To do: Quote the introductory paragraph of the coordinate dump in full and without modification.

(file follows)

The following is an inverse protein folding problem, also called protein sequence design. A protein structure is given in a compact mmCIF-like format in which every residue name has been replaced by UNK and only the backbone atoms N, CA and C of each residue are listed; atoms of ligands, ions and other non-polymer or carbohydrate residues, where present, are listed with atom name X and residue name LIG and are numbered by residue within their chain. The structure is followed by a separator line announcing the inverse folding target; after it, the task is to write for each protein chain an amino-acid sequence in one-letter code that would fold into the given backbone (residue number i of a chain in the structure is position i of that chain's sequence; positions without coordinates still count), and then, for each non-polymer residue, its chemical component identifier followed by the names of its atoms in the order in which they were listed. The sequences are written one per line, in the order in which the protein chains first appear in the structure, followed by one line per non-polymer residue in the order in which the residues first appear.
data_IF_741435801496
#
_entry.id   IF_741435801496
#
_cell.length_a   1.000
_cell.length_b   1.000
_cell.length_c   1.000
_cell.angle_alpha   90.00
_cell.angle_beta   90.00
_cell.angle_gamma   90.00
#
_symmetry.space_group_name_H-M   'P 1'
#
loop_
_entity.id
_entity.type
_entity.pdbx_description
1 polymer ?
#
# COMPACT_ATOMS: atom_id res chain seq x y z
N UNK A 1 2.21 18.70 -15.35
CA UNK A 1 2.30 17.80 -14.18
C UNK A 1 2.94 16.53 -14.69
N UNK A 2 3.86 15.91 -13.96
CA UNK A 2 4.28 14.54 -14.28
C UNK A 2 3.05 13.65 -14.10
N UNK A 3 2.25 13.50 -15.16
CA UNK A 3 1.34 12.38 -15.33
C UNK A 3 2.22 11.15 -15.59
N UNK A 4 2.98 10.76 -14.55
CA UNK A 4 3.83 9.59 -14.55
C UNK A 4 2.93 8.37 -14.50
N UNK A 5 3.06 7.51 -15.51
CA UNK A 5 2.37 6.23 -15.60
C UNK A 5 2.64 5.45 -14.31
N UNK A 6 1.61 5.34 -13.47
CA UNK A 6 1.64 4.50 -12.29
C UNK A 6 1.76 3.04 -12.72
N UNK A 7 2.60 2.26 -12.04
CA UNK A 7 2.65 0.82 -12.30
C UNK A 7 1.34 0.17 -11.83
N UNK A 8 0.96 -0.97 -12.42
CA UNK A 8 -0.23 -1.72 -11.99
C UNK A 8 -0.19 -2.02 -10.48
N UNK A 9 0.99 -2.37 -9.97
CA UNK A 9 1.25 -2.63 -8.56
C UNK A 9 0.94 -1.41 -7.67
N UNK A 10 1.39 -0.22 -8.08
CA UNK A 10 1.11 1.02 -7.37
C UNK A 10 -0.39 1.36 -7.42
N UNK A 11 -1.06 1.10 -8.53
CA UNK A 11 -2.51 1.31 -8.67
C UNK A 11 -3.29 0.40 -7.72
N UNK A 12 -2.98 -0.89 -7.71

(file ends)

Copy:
The following is an inverse protein folding problem, also called protein sequence design. A protein structure is given in a compact mmCIF-like format in which every residue name has been replaced by UNK and only the backbone atoms N, CA and C of each residue are listed; atoms of ligands, ions and other non-polymer or carbohydrate residues, where present, are listed with atom name X and residue name LIG and are numbered by residue within their chain. The structure is followed by a separator line announcing the inverse folding target; after it, the task is to write for each protein chain an amino-acid sequence in one-letter code that would fold into the given backbone (residue number i of a chain in the structure is position i of that chain's sequence; positions without coordinates still count), and then, for each non-polymer residue, its chemical component identifier followed by the names of its atoms in the order in which they were listed. The sequences are written one per line, in the order in which the protein chains first appear in the structure, followed by one line per non-polymer residue in the order in which the residues first appear.